Tuesday, May 24, 2016

Dublin Prisoner Records

Four volumes of historic Irish police records have been made available online for the first time. Digitised by University College Dublin, the Dublin Metropolitan Police Prisoners Books provide the names of people in the city who found themselves on the wrong side of the law between 1905-08 and 1911-18. The browsable records list the names, ages, addresses and occupations of those who were arrested, plus details of their alleged offence. In most cases, the handwritten entries also provide information about the outcome of the subsequent trial and punishment.

According to the University website, the Dublin Metropolitan Police (DMP) Prisoners Books for 1905-1908 and 1911-1918 are amongst the most valuable new documents to come to light on the revolutionary decade. They include important information on social and political life in the capital during the last years of the Union, from the period of widespread anticipation of Home Rule, to the advent of the 1913 Lockout, the outbreak of the First World War, the Easter Rising and its aftermath, including the conscription crisis of 1918.

Friday, May 20, 2016

Scottish Mental Health and Paternity Records

Graham and Emma Maxwell, genealogists at Maxwell Ancestry, have developed the Scottish Indexes website with a wealth of resources to help you trace your Scottish family tree online. They have a large collection of indexes, from unique sources such as prison and court records to more commonly used sources such as birth, marriage, death and census records. While currently many records are from the south of Scotland, their Quaker records and mental health records cover all of Scotland, and more records from other areas of Scotland are to be added soon.

Online record sets include :

  • Pre-1841 Censuses and Population Lists
  • 1841 Census
  • 1851 Census
  • 1861 Census
  • Mental Health Records
  • Prison Registers
  • Sheriff Court Paternity Decrees
  • Register of Deeds
  • Register of Sasines
  • Kelso Dispensary Patient Registers
  • Non-OPR Births/Baptisms
  • Non-OPR Banns/Marriages
  • Non-OPR Deaths/Burials

In addition, Scottish Indexes has also set up a dedicated Mental Health Institutions in Scotland homepage, providing historical information and details of locally held archive resources for hospitals that are yet to appear online.  Institutions are indexed by County.

Monday, May 16, 2016

British Red Cross WW1 Volunteers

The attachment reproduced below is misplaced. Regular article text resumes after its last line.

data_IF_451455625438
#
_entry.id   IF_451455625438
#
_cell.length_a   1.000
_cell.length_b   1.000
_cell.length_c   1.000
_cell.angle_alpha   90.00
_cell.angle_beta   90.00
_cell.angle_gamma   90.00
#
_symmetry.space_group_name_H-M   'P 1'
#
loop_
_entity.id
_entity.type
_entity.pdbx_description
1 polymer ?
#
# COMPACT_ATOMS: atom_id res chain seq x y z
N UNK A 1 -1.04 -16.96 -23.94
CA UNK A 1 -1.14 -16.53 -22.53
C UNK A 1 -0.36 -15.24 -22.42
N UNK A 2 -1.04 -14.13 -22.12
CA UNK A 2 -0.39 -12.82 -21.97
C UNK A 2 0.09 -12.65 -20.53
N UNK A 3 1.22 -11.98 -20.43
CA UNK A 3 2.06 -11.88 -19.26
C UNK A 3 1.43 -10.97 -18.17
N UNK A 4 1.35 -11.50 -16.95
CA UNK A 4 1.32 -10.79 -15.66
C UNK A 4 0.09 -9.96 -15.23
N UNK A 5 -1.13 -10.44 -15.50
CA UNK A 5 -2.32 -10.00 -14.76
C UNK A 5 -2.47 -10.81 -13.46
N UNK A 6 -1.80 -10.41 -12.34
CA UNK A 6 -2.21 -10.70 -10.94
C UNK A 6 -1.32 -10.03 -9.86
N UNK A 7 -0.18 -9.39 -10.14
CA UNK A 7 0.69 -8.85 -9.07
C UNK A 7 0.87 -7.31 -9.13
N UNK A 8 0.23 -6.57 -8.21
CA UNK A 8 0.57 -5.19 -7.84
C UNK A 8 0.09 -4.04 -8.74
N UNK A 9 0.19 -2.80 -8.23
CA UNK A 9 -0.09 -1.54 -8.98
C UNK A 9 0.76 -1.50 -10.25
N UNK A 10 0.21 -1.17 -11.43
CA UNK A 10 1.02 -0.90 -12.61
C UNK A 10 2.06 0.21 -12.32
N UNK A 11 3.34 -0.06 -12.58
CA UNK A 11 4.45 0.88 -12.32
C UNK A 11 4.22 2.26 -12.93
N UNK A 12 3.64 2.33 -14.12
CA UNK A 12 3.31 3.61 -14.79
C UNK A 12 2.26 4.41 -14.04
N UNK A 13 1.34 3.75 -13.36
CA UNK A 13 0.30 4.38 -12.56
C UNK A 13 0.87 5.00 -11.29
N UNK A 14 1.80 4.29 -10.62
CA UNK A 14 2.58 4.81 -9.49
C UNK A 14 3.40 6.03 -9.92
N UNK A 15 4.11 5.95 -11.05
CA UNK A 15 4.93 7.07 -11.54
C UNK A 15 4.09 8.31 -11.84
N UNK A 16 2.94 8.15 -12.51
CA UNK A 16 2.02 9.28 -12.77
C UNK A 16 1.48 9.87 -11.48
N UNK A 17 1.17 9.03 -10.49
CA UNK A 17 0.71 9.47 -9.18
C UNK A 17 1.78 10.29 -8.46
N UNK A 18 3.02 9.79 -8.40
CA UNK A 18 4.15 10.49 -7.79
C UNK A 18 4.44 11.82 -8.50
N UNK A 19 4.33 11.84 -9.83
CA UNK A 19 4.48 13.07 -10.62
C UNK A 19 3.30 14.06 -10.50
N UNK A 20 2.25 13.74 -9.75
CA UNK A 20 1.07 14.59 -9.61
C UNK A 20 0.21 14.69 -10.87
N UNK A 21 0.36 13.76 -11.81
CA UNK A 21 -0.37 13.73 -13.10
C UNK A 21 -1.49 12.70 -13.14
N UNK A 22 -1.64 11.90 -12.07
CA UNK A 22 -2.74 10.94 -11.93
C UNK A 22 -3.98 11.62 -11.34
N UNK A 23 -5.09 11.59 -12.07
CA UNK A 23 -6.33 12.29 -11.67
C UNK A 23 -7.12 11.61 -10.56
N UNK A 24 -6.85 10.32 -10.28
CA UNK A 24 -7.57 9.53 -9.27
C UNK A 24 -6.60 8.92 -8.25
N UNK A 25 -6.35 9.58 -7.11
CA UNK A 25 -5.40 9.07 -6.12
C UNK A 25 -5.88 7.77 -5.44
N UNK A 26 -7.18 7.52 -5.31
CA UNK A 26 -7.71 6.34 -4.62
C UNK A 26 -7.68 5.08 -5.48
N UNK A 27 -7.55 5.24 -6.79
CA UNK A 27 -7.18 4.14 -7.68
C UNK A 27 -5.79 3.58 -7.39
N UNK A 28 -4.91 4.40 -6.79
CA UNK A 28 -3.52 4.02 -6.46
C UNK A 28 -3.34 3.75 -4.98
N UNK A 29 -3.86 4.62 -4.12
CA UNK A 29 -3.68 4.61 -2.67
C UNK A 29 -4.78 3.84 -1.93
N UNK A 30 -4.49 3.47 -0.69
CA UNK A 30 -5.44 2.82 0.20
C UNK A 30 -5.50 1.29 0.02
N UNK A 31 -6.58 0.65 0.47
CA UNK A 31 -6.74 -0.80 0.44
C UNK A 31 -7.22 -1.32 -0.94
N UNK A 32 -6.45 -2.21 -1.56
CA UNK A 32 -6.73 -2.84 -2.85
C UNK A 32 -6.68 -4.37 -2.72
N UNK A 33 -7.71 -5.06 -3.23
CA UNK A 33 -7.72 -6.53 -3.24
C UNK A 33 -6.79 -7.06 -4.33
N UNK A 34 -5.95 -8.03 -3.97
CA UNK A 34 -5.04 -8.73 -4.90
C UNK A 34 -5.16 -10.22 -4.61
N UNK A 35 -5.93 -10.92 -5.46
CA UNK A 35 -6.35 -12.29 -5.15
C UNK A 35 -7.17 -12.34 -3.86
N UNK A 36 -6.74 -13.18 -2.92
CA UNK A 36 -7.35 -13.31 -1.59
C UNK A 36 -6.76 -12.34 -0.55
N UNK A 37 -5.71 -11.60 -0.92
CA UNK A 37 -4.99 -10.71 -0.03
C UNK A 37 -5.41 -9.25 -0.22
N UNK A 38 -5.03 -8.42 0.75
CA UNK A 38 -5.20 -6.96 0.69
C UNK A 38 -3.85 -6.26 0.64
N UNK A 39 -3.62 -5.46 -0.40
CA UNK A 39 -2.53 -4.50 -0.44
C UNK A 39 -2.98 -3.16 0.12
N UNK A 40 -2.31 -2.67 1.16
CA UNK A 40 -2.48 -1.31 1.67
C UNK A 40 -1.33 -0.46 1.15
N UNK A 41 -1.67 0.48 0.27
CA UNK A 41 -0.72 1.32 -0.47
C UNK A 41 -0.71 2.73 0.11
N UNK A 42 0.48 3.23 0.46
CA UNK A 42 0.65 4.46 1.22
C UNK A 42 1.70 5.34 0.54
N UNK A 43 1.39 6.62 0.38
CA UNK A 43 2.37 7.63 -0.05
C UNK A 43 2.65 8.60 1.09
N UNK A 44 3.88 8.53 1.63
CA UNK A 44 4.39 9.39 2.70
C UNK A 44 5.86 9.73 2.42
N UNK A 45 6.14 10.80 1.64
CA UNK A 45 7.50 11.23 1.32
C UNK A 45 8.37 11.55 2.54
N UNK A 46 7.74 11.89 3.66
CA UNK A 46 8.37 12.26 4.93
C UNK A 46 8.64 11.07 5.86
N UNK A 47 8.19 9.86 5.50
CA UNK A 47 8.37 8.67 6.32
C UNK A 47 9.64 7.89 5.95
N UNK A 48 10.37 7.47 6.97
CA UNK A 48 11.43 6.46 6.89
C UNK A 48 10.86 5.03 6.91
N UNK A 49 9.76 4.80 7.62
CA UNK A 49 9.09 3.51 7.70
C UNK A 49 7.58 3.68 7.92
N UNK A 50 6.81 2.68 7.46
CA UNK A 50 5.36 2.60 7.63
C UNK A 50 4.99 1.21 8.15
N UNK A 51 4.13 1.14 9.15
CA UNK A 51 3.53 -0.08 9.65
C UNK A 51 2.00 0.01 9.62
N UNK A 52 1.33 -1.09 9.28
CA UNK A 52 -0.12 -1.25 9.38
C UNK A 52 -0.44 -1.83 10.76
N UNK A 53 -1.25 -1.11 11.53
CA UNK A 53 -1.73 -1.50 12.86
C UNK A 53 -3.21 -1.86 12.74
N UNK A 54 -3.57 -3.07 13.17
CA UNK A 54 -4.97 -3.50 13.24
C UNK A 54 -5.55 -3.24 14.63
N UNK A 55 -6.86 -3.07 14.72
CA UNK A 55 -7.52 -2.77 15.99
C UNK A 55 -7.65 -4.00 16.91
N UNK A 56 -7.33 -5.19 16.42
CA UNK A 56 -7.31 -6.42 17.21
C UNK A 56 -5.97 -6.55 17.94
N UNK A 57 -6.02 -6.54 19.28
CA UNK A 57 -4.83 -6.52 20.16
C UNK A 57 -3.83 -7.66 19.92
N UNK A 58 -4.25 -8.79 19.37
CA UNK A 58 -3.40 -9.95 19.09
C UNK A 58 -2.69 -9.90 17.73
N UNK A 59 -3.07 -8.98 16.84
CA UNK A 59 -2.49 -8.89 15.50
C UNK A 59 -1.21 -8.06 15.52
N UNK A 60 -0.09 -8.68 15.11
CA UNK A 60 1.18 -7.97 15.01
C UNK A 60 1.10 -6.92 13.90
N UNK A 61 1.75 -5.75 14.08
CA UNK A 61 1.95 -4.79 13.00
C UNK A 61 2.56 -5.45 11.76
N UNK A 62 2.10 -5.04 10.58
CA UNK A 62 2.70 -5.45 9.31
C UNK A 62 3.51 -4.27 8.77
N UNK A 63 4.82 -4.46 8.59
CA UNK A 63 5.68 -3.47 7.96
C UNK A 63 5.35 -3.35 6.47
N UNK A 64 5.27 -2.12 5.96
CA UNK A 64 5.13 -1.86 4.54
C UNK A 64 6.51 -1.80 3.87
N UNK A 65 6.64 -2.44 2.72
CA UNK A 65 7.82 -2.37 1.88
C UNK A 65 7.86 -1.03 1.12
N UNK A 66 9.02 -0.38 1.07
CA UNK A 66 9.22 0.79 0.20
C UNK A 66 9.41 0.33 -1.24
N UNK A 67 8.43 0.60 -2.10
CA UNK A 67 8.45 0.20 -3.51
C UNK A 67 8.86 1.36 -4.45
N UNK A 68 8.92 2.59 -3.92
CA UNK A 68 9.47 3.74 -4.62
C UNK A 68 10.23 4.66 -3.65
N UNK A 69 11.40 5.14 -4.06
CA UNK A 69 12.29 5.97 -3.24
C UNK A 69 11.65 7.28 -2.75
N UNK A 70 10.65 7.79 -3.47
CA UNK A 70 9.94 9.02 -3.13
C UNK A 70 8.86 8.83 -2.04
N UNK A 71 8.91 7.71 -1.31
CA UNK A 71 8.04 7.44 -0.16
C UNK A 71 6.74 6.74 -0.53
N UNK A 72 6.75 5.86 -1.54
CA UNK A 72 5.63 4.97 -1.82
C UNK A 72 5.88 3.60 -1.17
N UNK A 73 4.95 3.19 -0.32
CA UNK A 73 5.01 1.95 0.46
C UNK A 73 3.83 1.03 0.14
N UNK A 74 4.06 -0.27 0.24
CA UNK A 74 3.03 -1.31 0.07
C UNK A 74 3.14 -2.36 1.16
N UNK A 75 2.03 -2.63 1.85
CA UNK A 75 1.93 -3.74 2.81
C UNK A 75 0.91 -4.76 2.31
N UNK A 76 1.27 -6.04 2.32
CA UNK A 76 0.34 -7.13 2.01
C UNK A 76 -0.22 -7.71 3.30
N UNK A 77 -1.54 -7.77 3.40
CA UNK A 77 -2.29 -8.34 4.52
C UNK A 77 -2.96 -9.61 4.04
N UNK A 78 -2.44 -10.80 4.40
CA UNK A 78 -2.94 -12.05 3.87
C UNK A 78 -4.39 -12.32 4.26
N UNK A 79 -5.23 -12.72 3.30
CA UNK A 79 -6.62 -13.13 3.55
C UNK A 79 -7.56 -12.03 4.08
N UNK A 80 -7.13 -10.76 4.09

A digitisation and transcription project to make thousands of nursing records available on the web has reached completion. Family historians can now search through over 244,000 British Red Cross personnel index cards, providing details of men and women who served as Voluntary Aid Detachment (VAD) workers during the First World War. First launched in 2014, the project was undertaken by the British Red Cross in partnership with Kingston University, with help from more than 800 volunteers around the world. You can search the collection for free here.

Over 90,000 people volunteered for the Red Cross in World War 1 both at home and overseas.  Volunteers were not just from Britain - they came from all over the Commonwealth, including a number of Australians.  Below are the cards for Victorian volunteer Jessie Traill, who spent much of the war nursing in France.

Wednesday, May 11, 2016

Inside History Magazine

The latest issue of Inside History magazine is out now - issue 34, May-Jun. Feature articles of this edition include:
  • 140+ new family history resources online
  • Our expert’s guide to DNA tests
  • The mysterious bigamist and his historian descendant: uncovering a criminal ancestor
  • What’s new on Trove
  • The Australian Women’s Army Service in World War II
  • Life on the River Murray for lock-building families
  • Anne Summers’ take on Australian women’s history
  • How the scientific discovery of longitude shaped maritime history
  • The life and lies of Aussie conwoman Ethel Livesey
  • A history lover’s guide to Albany
  • An 1840s whaling shipwreck discovered in WA
  • The 19th-century Irish town and maps now online
  • The latest history news, events, book and app reviews, and more. On sale now!

Tuesday, May 10, 2016

The British Colonist Newspaper

On December 11th, 1858, in the midst of a gold rush, Amor de Cosmos inked up an old hand press and launched a newspaper -- the British Colonist -- into the world.    Published in Victoria, Canada, it became the leading paper in the colonies of Vancouver Island and British Columbia.  From the extraordinary discoveries of gold and outbreaks of war, to the mundane shipping news and advertisements for insomnia cures - “In every thing that concerns British Columbia we shall take a deep and permanent interest” said de Cosmos.
The website BritishColonist.ca published online this historic newspaper from 1858 to 1950.  At various times named the British Colonist, the Daily British Colonist and the Daily Colonist, it is still published today in Victoria as the Times Colonist. The most recent addition to the online archive (1941 to 1950) covered some 67,000 pages. The Times Colonist is the oldest newspaper in Western Canada and contains a wealth of information for anyone researching Victoria, Vancouver Island and the surrounding areas. The database can be searched by keyword and access is free.